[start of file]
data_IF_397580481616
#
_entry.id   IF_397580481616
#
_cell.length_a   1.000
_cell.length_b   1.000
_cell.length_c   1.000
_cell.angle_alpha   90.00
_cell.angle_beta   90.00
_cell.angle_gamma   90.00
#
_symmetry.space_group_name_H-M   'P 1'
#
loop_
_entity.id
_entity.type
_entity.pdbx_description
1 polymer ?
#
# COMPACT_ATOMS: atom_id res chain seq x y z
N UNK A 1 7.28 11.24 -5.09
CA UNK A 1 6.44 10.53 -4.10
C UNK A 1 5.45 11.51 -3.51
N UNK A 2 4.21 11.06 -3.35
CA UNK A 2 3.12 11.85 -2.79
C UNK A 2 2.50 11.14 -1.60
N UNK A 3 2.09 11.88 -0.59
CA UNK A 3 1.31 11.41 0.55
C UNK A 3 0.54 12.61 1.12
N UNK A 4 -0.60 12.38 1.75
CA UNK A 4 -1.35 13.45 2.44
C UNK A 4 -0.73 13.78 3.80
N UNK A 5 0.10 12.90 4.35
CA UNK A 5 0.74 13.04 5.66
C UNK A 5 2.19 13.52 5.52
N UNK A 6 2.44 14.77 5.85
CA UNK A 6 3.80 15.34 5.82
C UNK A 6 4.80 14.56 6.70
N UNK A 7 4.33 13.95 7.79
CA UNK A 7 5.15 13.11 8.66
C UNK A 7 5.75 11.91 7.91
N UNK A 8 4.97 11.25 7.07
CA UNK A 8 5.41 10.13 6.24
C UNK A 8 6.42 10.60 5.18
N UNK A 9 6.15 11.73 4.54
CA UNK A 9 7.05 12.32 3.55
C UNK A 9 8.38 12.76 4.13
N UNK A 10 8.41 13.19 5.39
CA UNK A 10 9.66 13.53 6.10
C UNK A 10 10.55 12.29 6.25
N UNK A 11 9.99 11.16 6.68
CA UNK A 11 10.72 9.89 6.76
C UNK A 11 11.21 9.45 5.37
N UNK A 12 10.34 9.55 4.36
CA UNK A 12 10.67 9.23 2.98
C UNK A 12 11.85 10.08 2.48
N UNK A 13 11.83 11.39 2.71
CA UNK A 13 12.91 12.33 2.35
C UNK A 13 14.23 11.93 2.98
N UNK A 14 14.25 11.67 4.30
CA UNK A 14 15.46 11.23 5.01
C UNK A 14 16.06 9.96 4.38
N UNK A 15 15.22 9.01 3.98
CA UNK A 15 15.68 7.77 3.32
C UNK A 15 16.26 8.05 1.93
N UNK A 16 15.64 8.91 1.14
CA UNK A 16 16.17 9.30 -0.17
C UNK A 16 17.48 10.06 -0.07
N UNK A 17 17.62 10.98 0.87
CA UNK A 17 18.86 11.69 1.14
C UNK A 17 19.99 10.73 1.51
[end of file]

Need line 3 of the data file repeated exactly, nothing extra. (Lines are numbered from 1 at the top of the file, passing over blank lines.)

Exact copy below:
_entry.id   IF_397580481616